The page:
By Mark Wolf
Ignition interlock laws can be powerful tools in the fight against alcohol-impaired driving, but in several states the interlock law itself can be a major obstacle to increasing its use, a leading traffic safety researcher told a session of NCSL's State Transportation Leaders Symposium on Thursday.
Some states have implemented laws but have not thoroughly educated their law enforcement agencies, courts or licensing divisions, said Tara Casanova Powell, a principal of Casanova Powell Consulting with more than 19 years experience in road safety research, during a session on Refining Ignition Interlock Laws and Programs.
Interlocks prevent the car from being started if a set level of alcohol, usually .02 or .025, is detected on the driver’s breath. Most devices require random retesting while the car is running to ensure that the driver is not drinking once the car is started
"Many courts are reluctant to require interlocks for low-income or first-time offenders," she said. Licensing issues can also complicate interlock installations, such as an offender who is in arrears on child support and already has his or her license suspended.
In some states, she said, vendors are instructed only to send reports of installations and removals, but not violations, which could result in an offender having several positive alcohol tests but still having a successful completion of the program.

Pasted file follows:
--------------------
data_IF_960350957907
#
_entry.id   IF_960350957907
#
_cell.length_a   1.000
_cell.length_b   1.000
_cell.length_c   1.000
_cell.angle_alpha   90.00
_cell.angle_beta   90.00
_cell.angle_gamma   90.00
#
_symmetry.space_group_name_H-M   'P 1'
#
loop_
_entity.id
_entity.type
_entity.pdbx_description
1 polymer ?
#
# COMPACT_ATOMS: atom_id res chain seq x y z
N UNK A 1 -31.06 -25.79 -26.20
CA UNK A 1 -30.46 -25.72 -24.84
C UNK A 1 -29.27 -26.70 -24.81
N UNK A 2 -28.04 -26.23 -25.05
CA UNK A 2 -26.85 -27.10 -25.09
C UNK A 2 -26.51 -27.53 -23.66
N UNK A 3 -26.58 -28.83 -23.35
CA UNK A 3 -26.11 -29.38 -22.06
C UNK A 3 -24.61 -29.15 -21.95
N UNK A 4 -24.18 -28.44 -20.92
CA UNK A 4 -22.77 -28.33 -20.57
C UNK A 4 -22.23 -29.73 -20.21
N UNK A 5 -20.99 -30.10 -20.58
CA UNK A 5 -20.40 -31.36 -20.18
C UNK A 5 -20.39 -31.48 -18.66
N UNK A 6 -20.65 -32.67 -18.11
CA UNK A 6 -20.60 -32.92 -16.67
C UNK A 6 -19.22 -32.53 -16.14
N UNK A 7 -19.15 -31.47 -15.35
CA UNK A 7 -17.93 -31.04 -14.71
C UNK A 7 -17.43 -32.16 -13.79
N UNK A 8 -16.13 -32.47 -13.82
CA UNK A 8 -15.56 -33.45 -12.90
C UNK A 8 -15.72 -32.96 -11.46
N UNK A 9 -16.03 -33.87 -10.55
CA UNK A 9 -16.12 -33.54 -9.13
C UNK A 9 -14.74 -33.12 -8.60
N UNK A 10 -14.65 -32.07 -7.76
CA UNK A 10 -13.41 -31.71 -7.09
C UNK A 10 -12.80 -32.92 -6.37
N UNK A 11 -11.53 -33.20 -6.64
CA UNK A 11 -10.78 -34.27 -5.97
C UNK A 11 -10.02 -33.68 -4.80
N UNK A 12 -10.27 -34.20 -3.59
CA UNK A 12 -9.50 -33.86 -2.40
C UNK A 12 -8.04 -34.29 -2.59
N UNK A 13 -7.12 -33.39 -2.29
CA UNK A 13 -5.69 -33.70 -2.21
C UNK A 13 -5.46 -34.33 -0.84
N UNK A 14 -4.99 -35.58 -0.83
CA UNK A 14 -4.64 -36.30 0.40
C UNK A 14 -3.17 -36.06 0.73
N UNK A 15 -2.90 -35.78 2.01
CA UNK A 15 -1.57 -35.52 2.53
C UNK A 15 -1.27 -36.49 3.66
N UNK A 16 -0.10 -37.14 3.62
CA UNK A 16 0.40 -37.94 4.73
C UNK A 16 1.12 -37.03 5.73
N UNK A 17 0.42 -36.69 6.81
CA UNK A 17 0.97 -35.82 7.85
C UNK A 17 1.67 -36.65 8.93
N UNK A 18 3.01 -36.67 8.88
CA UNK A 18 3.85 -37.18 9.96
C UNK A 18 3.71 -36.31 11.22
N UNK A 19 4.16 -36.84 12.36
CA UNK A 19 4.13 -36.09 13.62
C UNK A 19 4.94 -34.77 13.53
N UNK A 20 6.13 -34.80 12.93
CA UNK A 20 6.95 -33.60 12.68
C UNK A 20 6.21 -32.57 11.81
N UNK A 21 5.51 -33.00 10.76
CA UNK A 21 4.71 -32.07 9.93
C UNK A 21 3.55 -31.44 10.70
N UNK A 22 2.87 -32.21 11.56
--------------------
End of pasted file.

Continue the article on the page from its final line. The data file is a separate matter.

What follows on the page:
Most states do not have a central repository for interlock information, and software and hardware may be outdated or incompabile with other agencies, she said. Many states are overwhelmed with data reports and understaffed, and a lack of electronic reporting can lead to data and coding errors.
Erin Holmes, director of traffic safety for the Foundation for Advancing Alcohol Responsibility, said interlocks are "one of the best ways to counteract drunk driving." She pointed to the wide disaparity in state laws governing their use: Some states require them for repeat offenders only, others for high blood-alcohol content (BAC), others have judicial discretion, some allow first offenders to opt-in and incentivize their participation.
States should increase offender accountability and focus on maximizing the benefits of the technology through assessment and treatment of offenders, she said.
Facilitating entry into interlock programs could include the ability to install a device post-arrest but pre-conviction and incentivize it through a day-for-day credit toward the interlock requirement.
"Monitoring is imperative," she said, adding that program violations need to be defined and could include alcohol-related events, circumvention and tampering attempts. Mandatory camera devices that show the driver blowing into the tube should also be included, as well as pairing interlock devices with treatment for substance issues.
Since the devices only detect alcohol, "there is concern with offenders switching their substances," she said.
Robert Sharpe, commander of the Washington State Patrol's Impaired Driving Section, said cameras connected to the interlock device need to capture the entire car to show who is blowing into the device. In Washington, officers can visit homes of offenders—the focus is on those with higher alcohol counts—to check for tampering with the device.
Mark Wolf is editor the NCSL Blog. He will be blogging on symposium sessions.